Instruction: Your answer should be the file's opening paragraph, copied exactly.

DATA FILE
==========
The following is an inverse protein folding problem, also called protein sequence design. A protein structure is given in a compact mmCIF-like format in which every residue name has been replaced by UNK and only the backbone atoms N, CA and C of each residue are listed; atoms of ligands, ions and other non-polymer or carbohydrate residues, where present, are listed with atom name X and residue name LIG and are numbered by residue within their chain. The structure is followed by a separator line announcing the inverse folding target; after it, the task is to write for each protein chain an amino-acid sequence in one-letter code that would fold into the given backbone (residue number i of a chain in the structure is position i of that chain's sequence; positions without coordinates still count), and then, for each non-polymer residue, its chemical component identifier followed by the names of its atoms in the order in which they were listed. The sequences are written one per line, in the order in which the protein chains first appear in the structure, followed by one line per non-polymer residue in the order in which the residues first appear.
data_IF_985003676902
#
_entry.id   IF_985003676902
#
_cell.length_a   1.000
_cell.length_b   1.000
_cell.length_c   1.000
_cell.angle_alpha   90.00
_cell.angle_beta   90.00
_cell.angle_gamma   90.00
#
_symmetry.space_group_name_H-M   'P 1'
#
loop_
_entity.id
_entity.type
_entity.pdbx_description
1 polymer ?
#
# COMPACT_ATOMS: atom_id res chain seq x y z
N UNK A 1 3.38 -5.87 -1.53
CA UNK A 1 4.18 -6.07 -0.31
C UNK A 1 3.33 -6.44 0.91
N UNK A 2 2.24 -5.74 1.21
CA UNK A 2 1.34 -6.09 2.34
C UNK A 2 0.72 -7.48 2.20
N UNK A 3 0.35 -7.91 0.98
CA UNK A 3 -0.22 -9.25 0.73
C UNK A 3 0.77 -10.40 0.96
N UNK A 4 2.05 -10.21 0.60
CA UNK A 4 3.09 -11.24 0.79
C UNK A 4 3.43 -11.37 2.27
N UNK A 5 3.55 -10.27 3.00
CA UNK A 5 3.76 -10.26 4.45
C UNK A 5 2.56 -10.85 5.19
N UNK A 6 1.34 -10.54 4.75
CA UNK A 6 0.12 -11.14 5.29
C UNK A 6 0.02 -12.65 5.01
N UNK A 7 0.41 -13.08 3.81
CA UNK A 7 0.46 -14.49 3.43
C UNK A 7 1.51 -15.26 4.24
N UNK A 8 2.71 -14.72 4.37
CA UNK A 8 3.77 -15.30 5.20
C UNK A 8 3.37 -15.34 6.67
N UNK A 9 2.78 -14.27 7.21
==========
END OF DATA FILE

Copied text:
The following is an inverse protein folding problem, also called protein sequence design. A protein structure is given in a compact mmCIF-like format in which every residue name has been replaced by UNK and only the backbone atoms N, CA and C of each residue are listed; atoms of ligands, ions and other non-polymer or carbohydrate residues, where present, are listed with atom name X and residue name LIG and are numbered by residue within their chain. The structure is followed by a separator line announcing the inverse folding target; after it, the task is to write for each protein chain an amino-acid sequence in one-letter code that would fold into the given backbone (residue number i of a chain in the structure is position i of that chain's sequence; positions without coordinates still count), and then, for each non-polymer residue, its chemical component identifier followed by the names of its atoms in the order in which they were listed. The sequences are written one per line, in the order in which the protein chains first appear in the structure, followed by one line per non-polymer residue in the order in which the residues first appear.